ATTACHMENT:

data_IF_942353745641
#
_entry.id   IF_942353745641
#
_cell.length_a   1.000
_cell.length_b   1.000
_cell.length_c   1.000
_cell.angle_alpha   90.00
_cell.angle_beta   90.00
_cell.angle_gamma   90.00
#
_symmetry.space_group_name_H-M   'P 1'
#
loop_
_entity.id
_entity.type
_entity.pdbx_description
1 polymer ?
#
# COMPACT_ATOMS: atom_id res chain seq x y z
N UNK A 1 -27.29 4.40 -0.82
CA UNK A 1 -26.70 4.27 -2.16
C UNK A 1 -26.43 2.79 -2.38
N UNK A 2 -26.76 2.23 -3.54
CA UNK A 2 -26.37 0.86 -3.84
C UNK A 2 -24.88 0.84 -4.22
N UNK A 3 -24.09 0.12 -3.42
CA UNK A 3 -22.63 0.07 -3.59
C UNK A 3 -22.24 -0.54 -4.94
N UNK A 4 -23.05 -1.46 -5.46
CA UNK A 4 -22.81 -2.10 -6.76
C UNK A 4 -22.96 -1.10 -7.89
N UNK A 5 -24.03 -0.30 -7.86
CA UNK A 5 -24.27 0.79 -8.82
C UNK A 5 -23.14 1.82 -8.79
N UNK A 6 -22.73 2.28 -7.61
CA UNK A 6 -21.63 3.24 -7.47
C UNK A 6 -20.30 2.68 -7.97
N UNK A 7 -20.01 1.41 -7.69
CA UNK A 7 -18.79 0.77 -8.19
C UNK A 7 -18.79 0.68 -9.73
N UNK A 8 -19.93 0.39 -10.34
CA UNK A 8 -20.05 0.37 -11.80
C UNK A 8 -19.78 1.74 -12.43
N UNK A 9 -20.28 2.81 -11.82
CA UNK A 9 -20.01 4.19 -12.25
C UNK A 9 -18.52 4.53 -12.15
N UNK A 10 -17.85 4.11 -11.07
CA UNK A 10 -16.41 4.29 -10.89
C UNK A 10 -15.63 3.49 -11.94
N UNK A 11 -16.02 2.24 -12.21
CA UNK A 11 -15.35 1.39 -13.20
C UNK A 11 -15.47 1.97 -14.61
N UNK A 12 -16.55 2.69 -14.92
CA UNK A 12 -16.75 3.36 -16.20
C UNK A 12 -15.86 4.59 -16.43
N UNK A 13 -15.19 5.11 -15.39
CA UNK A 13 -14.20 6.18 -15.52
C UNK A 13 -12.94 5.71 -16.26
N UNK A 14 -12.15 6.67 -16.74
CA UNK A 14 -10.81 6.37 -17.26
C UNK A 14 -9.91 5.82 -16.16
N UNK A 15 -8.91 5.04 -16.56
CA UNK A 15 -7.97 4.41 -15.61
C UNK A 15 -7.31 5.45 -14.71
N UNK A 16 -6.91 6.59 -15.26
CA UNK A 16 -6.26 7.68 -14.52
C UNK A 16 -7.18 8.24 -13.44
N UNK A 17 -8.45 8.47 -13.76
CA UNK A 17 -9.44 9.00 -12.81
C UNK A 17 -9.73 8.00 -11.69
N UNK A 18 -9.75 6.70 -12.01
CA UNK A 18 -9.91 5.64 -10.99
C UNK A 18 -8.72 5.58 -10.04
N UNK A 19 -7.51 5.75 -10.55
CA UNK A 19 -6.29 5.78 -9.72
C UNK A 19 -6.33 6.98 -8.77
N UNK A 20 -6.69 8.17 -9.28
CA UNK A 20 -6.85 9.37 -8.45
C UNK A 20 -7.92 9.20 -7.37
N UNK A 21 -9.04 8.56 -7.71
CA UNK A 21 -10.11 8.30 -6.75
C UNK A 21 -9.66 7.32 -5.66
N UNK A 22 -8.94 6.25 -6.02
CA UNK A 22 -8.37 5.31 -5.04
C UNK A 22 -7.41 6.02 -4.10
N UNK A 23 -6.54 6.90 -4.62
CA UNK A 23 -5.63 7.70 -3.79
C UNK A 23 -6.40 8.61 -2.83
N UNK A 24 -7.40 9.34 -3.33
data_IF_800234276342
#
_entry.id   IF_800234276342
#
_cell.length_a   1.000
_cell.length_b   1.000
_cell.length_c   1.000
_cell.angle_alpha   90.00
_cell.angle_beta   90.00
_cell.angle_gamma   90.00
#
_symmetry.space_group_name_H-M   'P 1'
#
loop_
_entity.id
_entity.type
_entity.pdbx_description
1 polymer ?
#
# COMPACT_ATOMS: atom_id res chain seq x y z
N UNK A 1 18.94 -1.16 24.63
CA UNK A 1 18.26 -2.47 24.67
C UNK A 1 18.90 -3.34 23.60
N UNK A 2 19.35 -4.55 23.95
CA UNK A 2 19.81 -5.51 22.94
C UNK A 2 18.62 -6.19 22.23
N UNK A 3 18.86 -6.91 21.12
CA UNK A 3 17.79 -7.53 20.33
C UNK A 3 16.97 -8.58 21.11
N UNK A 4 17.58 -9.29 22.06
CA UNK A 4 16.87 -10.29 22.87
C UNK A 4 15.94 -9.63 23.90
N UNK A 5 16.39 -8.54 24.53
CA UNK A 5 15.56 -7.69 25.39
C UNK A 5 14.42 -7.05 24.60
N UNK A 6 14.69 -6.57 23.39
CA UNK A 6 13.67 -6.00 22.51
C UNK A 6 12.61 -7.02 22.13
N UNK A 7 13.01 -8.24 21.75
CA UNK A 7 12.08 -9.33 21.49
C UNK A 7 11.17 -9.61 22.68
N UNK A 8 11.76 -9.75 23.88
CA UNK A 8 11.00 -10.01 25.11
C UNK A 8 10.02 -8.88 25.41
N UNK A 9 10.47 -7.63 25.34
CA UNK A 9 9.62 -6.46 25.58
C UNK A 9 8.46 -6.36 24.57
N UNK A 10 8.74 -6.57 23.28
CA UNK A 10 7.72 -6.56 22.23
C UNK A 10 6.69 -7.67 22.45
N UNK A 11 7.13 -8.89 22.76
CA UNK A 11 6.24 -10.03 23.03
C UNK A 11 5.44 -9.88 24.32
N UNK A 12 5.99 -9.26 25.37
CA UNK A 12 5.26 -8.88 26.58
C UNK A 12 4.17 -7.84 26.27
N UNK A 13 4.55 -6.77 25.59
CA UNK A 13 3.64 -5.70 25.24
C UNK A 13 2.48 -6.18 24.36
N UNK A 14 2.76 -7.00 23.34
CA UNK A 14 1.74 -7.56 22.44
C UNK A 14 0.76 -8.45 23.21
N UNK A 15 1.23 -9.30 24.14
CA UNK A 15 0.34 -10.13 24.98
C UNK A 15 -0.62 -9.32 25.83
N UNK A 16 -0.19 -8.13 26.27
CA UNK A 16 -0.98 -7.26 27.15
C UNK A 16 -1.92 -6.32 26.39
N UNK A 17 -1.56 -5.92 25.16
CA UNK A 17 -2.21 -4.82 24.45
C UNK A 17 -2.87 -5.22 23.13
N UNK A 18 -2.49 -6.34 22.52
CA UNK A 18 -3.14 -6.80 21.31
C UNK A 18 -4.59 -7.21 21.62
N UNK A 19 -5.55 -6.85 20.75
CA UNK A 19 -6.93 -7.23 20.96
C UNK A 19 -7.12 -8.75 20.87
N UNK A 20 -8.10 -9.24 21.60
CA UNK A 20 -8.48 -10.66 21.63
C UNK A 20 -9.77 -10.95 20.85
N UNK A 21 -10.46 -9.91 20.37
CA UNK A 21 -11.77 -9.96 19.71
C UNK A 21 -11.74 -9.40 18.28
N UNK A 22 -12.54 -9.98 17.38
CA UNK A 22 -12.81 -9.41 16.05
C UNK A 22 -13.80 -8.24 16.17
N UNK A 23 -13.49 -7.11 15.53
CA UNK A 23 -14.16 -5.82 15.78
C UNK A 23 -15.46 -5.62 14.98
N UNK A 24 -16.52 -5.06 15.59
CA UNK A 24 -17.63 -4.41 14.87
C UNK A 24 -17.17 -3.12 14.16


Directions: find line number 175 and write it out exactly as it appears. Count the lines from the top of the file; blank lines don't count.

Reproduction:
CA UNK A 22 -12.81 -9.41 16.05